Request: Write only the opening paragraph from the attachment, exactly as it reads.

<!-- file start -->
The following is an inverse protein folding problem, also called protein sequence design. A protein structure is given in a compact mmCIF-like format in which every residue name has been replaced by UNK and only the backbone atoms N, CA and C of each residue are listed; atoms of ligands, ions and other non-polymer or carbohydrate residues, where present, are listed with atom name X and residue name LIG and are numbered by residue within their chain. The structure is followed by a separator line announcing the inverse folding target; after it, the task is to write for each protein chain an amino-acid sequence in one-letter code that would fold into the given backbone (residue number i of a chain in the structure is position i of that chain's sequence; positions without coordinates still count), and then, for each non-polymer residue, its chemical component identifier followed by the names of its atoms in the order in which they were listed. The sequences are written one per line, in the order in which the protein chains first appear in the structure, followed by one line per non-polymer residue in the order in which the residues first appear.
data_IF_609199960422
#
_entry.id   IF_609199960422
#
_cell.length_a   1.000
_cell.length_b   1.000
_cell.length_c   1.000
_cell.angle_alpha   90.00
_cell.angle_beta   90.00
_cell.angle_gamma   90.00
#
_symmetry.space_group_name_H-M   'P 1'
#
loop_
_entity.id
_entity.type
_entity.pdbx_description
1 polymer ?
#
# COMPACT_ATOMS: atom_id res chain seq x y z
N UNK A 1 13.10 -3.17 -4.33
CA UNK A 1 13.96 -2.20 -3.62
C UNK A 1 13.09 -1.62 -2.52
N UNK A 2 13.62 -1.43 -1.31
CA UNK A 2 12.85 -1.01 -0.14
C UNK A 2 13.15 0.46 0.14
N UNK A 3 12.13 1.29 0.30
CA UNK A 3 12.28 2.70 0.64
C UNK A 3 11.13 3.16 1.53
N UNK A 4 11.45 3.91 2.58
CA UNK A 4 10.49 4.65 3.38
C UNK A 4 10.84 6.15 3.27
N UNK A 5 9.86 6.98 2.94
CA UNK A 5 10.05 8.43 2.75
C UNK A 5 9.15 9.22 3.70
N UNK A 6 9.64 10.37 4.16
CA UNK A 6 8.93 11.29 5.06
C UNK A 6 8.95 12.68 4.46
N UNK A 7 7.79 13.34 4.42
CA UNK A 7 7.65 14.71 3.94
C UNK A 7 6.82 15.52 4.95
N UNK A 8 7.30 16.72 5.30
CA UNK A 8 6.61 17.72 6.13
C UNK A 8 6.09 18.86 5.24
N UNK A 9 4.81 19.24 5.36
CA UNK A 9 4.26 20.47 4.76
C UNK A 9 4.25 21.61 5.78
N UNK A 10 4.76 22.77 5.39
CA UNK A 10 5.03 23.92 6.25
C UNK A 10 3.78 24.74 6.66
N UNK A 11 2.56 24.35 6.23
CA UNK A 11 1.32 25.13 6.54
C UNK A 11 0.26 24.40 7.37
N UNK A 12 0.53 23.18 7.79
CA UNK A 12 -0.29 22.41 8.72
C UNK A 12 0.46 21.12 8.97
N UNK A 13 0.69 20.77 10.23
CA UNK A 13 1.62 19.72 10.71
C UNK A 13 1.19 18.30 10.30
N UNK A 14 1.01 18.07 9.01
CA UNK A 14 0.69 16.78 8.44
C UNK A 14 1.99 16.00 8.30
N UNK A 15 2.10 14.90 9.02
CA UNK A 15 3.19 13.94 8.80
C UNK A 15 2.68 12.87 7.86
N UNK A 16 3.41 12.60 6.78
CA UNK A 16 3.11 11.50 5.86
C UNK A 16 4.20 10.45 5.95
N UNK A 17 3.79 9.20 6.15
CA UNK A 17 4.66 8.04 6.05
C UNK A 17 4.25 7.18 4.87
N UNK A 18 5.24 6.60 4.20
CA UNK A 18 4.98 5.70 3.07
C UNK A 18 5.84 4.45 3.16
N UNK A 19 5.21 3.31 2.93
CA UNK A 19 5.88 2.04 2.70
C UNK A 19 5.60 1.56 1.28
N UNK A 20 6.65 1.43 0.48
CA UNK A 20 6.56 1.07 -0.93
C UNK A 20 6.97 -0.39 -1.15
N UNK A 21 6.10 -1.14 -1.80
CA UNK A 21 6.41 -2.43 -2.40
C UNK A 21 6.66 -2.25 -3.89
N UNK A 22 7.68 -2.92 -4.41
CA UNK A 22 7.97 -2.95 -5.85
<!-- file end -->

The following is an inverse protein folding problem, also called protein sequence design. A protein structure is given in a compact mmCIF-like format in which every residue name has been replaced by UNK and only the backbone atoms N, CA and C of each residue are listed; atoms of ligands, ions and other non-polymer or carbohydrate residues, where present, are listed with atom name X and residue name LIG and are numbered by residue within their chain. The structure is followed by a separator line announcing the inverse folding target; after it, the task is to write for each protein chain an amino-acid sequence in one-letter code that would fold into the given backbone (residue number i of a chain in the structure is position i of that chain's sequence; positions without coordinates still count), and then, for each non-polymer residue, its chemical component identifier followed by the names of its atoms in the order in which they were listed. The sequences are written one per line, in the order in which the protein chains first appear in the structure, followed by one line per non-polymer residue in the order in which the residues first appear.